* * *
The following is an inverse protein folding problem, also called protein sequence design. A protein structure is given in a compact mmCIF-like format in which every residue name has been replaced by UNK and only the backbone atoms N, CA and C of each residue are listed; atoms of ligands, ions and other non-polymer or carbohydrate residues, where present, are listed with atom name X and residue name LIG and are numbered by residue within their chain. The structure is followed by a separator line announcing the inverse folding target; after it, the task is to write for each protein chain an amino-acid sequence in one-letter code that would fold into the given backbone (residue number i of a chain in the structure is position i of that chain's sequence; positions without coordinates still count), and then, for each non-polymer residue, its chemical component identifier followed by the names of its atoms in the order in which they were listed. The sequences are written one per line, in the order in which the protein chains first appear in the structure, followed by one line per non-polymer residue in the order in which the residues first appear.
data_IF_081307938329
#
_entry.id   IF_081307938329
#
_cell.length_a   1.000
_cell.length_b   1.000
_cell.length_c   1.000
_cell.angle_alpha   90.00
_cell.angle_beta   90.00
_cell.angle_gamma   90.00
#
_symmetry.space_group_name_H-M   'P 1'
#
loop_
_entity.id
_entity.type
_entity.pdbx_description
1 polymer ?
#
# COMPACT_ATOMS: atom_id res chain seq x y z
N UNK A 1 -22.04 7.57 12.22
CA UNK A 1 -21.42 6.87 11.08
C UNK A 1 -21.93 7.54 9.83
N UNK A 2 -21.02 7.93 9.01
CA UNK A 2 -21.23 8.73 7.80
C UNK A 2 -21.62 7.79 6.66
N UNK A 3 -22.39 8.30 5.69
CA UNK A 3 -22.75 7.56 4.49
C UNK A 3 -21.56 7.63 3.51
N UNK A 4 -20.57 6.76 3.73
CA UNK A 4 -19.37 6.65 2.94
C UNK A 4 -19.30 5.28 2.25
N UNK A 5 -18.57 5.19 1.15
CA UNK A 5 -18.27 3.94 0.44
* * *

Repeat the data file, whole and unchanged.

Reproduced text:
The following is an inverse protein folding problem, also called protein sequence design. A protein structure is given in a compact mmCIF-like format in which every residue name has been replaced by UNK and only the backbone atoms N, CA and C of each residue are listed; atoms of ligands, ions and other non-polymer or carbohydrate residues, where present, are listed with atom name X and residue name LIG and are numbered by residue within their chain. The structure is followed by a separator line announcing the inverse folding target; after it, the task is to write for each protein chain an amino-acid sequence in one-letter code that would fold into the given backbone (residue number i of a chain in the structure is position i of that chain's sequence; positions without coordinates still count), and then, for each non-polymer residue, its chemical component identifier followed by the names of its atoms in the order in which they were listed. The sequences are written one per line, in the order in which the protein chains first appear in the structure, followed by one line per non-polymer residue in the order in which the residues first appear.
data_IF_081307938329
#
_entry.id   IF_081307938329
#
_cell.length_a   1.000
_cell.length_b   1.000
_cell.length_c   1.000
_cell.angle_alpha   90.00
_cell.angle_beta   90.00
_cell.angle_gamma   90.00
#
_symmetry.space_group_name_H-M   'P 1'
#
loop_
_entity.id
_entity.type
_entity.pdbx_description
1 polymer ?
#
# COMPACT_ATOMS: atom_id res chain seq x y z
N UNK A 1 -22.04 7.57 12.22
CA UNK A 1 -21.42 6.87 11.08
C UNK A 1 -21.93 7.54 9.83
N UNK A 2 -21.02 7.93 9.01
CA UNK A 2 -21.23 8.73 7.80
C UNK A 2 -21.62 7.79 6.66
N UNK A 3 -22.39 8.30 5.69
CA UNK A 3 -22.75 7.56 4.49
C UNK A 3 -21.56 7.63 3.51
N UNK A 4 -20.57 6.76 3.73
CA UNK A 4 -19.37 6.65 2.94
C UNK A 4 -19.30 5.28 2.25
N UNK A 5 -18.57 5.19 1.15
CA UNK A 5 -18.27 3.94 0.44